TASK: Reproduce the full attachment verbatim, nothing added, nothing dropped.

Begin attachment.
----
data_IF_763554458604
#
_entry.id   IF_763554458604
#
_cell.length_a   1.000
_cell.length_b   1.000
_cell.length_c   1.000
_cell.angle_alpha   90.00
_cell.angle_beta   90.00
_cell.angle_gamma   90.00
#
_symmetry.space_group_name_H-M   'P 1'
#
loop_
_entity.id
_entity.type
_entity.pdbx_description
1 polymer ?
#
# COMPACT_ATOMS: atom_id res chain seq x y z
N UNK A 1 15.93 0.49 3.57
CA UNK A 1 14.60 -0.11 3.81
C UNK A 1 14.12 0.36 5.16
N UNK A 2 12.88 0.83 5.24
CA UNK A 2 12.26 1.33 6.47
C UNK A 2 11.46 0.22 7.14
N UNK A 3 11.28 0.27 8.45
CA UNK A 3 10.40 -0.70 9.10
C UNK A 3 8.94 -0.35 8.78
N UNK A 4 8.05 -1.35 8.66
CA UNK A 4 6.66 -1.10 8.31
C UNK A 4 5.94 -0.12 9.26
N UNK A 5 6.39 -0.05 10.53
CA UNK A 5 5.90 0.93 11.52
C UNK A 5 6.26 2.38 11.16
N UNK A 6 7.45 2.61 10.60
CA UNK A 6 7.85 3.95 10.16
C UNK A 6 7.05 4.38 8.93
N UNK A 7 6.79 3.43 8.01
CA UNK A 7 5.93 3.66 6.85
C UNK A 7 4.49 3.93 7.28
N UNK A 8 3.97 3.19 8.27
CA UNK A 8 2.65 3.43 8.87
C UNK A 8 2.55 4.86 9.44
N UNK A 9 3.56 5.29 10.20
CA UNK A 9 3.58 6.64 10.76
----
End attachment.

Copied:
data_IF_763554458604
#
_entry.id   IF_763554458604
#
_cell.length_a   1.000
_cell.length_b   1.000
_cell.length_c   1.000
_cell.angle_alpha   90.00
_cell.angle_beta   90.00
_cell.angle_gamma   90.00
#
_symmetry.space_group_name_H-M   'P 1'
#
loop_
_entity.id
_entity.type
_entity.pdbx_description
1 polymer ?
#
# COMPACT_ATOMS: atom_id res chain seq x y z
N UNK A 1 15.93 0.49 3.57
CA UNK A 1 14.60 -0.11 3.81
C UNK A 1 14.12 0.36 5.16
N UNK A 2 12.88 0.83 5.24
CA UNK A 2 12.26 1.33 6.47
C UNK A 2 11.46 0.22 7.14
N UNK A 3 11.28 0.27 8.45
CA UNK A 3 10.40 -0.70 9.10
C UNK A 3 8.94 -0.35 8.78
N UNK A 4 8.05 -1.35 8.66
CA UNK A 4 6.66 -1.10 8.31
C UNK A 4 5.94 -0.12 9.26
N UNK A 5 6.39 -0.05 10.53
CA UNK A 5 5.90 0.93 11.52
C UNK A 5 6.26 2.38 11.16
N UNK A 6 7.45 2.61 10.60
CA UNK A 6 7.85 3.95 10.16
C UNK A 6 7.05 4.38 8.93
N UNK A 7 6.79 3.43 8.01
CA UNK A 7 5.93 3.66 6.85
C UNK A 7 4.49 3.93 7.28
N UNK A 8 3.97 3.19 8.27
CA UNK A 8 2.65 3.43 8.87
C UNK A 8 2.55 4.86 9.44
N UNK A 9 3.56 5.29 10.20
CA UNK A 9 3.58 6.64 10.76